Many women experience swelling before menstruation 2 . It's also progesterone. The hormone level rises in the second half of the menstrual cycle, which leads to this result.
The very fact that one of the causes of edema during pregnancy is the production of a very important hormone does not mean at all that you need to accept this situation with humility. It all depends on the severity of the condition: slight swelling in pregnant women is almost inevitable, but if they become significant, it is worth thinking about treatment.
What other changes in the body appear during pregnancy, read here.
Where can edema appear?
Edema during pregnancy is most often localized on the feet, ankles and lower legs. The reasons are clear: excess liquid first collects at the very bottom - where gravity pulls it. Usually everything starts with pastosity - mild swelling with blanching and a decrease in skin elasticity.
The next favorite place for pastosity and swelling is the hands. Also, excess fluid often leaves a mark on the face, along with edema, nasal debt may appear - the so-called "pregnant rhinitis" 3 .
Important to know!
Most people consider cold drops and sprays to be among the most harmless medicines. Just not during pregnancy - many of them are dangerous for the fetus 4 ! Be sure to consult your doctor before treating a runny nose.
And even in the early stages of pregnancy, a woman's body temperature rises to a more comfortable fetus - just above 37 ° C. This does not mean at all that you have caught a cold or caught a virus. To learn more about basal temperature, read our article.
How to detect swelling?
Severe swelling during pregnancy is hard to miss. When puffiness is not so pronounced, especially if the accumulation of excess fluid occurs slowly, the following signs will help to detect them:
There is a suspicious weight trend. If you follow the diet recommended by your doctor, but the weekly weight gain exceeds the norm for this period of pregnancy, most likely water is retained somewhere in the body.
Rings get stuck on the fingers, tight shoes. Signs of pastosity during pregnancy are easiest to detect by things picked up by hand or leg - they begin to press. By the way, it is better to remove the rings while there is such an opportunity.
The face is rounded. Every day you see your face in the mirror and you will surely notice if its forms begin to blur, smooth out.
There are traces of rubber bands. Many women today wear "footprints" - short socks that are almost invisible from the shoes. Perhaps the high "classic" is not so elegant, but it is an excellent tool for the early diagnosis of edema during pregnancy. If their elastic bands leave embossed marks on the legs, it means that excess fluid is collecting in the tissues.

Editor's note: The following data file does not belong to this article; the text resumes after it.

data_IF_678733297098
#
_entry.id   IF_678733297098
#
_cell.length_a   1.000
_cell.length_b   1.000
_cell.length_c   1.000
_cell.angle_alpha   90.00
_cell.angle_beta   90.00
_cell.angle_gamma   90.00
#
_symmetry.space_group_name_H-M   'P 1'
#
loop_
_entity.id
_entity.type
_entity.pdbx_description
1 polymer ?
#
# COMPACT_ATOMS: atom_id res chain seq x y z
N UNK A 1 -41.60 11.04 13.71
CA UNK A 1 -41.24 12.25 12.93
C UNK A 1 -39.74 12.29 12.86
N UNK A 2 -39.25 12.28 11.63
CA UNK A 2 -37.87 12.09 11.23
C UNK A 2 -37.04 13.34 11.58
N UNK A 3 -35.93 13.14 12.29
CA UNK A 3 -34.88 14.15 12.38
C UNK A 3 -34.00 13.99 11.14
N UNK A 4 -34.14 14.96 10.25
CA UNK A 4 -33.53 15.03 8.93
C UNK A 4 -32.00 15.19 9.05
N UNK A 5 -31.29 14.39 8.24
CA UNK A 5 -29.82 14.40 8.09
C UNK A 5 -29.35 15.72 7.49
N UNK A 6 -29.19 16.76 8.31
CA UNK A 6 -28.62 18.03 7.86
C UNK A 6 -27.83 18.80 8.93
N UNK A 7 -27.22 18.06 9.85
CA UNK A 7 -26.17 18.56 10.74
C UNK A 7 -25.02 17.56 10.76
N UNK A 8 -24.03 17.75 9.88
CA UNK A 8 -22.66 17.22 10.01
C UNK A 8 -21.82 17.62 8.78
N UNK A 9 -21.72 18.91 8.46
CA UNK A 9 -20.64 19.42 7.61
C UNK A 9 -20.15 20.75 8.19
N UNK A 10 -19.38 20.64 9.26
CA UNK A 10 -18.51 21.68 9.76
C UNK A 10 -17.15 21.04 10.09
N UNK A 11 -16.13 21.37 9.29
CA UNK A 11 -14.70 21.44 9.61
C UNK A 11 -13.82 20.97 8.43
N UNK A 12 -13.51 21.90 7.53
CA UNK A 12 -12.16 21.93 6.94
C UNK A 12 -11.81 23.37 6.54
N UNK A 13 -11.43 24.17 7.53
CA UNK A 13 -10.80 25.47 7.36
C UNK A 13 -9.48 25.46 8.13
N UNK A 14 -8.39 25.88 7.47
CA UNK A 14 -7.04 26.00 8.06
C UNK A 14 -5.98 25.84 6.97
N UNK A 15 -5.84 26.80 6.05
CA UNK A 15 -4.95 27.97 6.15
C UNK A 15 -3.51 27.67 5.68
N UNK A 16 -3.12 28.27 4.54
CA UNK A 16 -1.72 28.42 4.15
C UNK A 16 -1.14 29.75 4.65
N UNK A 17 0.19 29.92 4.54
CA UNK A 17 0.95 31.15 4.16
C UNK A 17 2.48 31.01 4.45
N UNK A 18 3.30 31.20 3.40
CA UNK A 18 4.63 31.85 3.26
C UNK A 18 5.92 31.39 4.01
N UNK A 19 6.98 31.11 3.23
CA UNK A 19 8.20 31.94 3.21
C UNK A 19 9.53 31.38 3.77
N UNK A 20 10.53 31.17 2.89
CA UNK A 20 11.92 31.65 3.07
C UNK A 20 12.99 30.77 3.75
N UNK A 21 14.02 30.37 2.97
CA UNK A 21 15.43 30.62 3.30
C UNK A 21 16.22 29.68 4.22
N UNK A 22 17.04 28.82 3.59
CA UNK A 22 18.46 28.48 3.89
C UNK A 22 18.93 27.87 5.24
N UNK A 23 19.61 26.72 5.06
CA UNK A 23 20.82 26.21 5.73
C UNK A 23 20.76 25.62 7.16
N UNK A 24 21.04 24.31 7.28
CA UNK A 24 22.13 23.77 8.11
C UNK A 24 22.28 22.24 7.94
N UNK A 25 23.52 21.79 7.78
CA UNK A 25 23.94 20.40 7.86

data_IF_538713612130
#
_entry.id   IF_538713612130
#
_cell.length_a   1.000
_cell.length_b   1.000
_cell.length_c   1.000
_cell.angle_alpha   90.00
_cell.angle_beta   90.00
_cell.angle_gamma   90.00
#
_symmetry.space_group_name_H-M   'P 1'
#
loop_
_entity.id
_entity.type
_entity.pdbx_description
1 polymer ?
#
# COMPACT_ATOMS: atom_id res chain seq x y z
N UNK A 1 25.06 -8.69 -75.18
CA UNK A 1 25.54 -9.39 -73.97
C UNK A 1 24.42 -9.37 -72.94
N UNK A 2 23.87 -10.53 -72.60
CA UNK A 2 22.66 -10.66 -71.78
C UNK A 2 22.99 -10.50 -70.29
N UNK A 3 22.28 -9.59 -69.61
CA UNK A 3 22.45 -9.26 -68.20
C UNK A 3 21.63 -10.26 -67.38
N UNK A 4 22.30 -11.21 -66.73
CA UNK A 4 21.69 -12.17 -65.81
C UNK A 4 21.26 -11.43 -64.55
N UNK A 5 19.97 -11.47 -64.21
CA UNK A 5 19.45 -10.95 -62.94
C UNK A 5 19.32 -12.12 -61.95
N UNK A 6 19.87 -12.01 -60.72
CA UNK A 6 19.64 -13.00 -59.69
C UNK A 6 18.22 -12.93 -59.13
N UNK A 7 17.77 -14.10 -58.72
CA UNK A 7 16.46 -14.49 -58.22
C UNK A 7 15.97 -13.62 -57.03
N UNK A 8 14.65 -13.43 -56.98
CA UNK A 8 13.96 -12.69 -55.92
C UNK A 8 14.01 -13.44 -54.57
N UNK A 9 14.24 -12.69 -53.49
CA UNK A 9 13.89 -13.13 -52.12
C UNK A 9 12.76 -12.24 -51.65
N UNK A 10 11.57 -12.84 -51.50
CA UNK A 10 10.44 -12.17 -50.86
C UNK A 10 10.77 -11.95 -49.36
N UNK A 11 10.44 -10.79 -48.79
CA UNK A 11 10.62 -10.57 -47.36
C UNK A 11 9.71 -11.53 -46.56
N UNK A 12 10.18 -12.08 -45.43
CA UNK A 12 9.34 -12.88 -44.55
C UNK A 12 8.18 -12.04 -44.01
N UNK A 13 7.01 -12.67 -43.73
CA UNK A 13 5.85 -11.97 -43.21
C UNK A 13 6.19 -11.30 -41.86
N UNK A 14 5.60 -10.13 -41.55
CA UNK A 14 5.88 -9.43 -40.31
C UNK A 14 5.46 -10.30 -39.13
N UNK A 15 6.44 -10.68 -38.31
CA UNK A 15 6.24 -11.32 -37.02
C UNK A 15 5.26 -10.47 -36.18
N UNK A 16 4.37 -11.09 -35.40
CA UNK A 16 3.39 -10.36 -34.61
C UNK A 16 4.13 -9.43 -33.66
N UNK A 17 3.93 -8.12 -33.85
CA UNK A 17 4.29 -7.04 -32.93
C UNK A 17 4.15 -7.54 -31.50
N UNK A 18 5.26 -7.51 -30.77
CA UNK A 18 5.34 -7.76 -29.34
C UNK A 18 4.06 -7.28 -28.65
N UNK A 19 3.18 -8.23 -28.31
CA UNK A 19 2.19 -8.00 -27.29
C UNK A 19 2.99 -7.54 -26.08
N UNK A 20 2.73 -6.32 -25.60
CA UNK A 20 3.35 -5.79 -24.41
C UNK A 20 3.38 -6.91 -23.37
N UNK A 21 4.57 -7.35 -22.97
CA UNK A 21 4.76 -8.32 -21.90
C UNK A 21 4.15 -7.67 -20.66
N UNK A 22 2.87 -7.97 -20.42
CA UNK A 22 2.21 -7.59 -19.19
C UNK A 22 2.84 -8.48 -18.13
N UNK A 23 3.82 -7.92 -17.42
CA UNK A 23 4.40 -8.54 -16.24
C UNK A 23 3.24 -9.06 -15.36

There are unusual sensations in the fingers. If you feel tingling, burning, or numbness in your fingers, if there is pain or tension when you bend your fingers or step on your toes, it is most likely a sign of swelling.
Is swelling during pregnancy dangerous?
Edema is an excess accumulation of fluid in tissues 5 . As you can see, in this definition there is no clarification “in the tissues located directly under the skin”, internal organs can also swell. Often, swelling of the arms, legs, face in pregnant women is just the tip of the iceberg. Hidden from the eyes, internal stagnation of water can cause dysfunction of organs, general dehydration, and impaired oxygen transport. Ultimately, this can threaten the fetus with an insufficient supply of nutrients and oxygen starvation. Severe swelling during pregnancy affects not only the beauty of the expectant mother, but also the health of her baby.
Medicine divides edema during pregnancy into physiological and pathological. The former refers to almost inevitable changes associated with a hormonal shift and a general increase in fluid circulating in the body. The latter are a sign of various internal problems, such as kidney disease, heart failure, varicose veins, preeclampsia (late toxicosis) and others. Physiological edema usually does not require treatment - to reduce them, it is enough to follow a healthy lifestyle. In pathological cases, it is necessary to find the cause and eliminate it.
Your doctor will be able to distinguish physiological from pathological edema based on the results of the examination and tests. In particular, the presence of protein in the urine is an alarming sign. Between visits to the doctor, you yourself can suspect a pathology if the edema grows too quickly, starts to rise above the shins, and when you press on the swollen places, dents remain on the skin, which slowly resolve.
How to reduce swelling during pregnancy?
Pharmaceutical treatment is the last resort and is used only in extreme cases. Usually it is enough to adjust the lifestyle and acquire a few good habits. We will give you 12 simple recommendations that will help reduce water retention in the body 1 .
Observe the regime of the day. Try not to overwork during the day and have a good rest. The duration of sleep during pregnancy should be at least 8 hours, and if your body has such a need, even 9-10 hours.
Walk more. Your assistants in the treatment of edema during pregnancy are fresh air and reasonable physical activity. If in ordinary life you are used to walking only from the elevator to the parked car and back, something needs to be done about it.
Wear comfortable shoes. Even if you really love high-heeled shoes, even if you have complexes without them because of your own height, you will have to give them up for a while. Uncomfortable shoes exacerbate swelling during pregnancy, and soft shoes with low heels help fight it. If your feet still hurt at the end of the day, visit an orthopedic salon and ask a specialist to make custom insoles for you.